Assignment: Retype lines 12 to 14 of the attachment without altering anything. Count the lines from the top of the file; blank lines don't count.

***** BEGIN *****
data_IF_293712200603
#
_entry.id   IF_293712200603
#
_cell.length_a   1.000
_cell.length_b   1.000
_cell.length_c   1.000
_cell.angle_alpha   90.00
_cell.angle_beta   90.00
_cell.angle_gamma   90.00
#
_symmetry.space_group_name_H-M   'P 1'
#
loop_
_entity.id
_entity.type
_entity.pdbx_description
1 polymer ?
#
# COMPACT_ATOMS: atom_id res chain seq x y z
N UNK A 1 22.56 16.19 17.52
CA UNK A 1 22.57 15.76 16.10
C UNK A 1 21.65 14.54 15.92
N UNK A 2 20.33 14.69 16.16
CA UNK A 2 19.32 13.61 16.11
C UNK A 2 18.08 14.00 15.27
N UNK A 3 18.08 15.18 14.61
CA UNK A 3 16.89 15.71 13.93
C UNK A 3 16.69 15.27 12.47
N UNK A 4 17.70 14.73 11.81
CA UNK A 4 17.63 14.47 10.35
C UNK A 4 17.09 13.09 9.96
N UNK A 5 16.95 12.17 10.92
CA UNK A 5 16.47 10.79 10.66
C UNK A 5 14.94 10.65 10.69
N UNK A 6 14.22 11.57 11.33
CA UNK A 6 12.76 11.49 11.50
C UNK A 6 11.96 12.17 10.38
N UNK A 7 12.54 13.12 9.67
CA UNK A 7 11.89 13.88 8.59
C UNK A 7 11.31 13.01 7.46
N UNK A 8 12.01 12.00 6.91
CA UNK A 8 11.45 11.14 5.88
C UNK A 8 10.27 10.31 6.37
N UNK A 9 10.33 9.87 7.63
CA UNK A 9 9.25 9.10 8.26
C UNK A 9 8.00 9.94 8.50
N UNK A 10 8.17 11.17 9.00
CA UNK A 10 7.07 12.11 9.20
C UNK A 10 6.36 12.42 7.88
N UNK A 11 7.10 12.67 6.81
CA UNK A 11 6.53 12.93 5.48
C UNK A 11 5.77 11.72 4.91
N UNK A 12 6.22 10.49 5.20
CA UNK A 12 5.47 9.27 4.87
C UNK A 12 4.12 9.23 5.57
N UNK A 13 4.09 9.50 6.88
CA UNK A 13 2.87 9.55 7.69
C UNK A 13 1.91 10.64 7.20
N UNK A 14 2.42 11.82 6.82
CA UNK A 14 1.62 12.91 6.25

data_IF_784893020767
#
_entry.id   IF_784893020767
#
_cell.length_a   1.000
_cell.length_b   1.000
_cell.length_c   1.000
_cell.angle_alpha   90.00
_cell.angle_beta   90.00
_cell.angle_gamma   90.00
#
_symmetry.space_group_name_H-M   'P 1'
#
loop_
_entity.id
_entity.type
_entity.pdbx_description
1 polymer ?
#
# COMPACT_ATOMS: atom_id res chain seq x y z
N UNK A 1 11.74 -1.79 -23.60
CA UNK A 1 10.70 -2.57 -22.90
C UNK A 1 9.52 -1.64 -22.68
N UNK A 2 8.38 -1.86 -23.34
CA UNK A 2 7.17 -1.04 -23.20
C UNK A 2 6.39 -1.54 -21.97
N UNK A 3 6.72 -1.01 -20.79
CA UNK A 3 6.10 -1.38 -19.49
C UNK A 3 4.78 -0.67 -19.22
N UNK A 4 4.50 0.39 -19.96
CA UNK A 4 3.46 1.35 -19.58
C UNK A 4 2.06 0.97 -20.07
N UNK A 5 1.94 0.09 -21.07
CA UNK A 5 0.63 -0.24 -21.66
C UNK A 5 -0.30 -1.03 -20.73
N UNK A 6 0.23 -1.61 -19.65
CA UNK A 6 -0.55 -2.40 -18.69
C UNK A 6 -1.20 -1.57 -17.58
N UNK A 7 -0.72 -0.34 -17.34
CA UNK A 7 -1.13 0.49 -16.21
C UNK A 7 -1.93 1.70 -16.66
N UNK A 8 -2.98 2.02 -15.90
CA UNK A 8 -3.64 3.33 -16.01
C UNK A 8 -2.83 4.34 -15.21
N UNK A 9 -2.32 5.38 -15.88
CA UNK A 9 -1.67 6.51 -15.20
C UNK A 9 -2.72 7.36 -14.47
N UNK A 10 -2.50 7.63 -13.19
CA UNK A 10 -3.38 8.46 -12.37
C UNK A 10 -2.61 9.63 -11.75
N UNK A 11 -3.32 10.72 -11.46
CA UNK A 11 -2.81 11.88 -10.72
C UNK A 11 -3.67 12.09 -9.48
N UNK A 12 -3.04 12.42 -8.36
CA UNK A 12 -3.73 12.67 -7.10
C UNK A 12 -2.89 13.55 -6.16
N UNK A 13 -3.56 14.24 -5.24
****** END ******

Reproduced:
_symmetry.space_group_name_H-M   'P 1'
#
loop_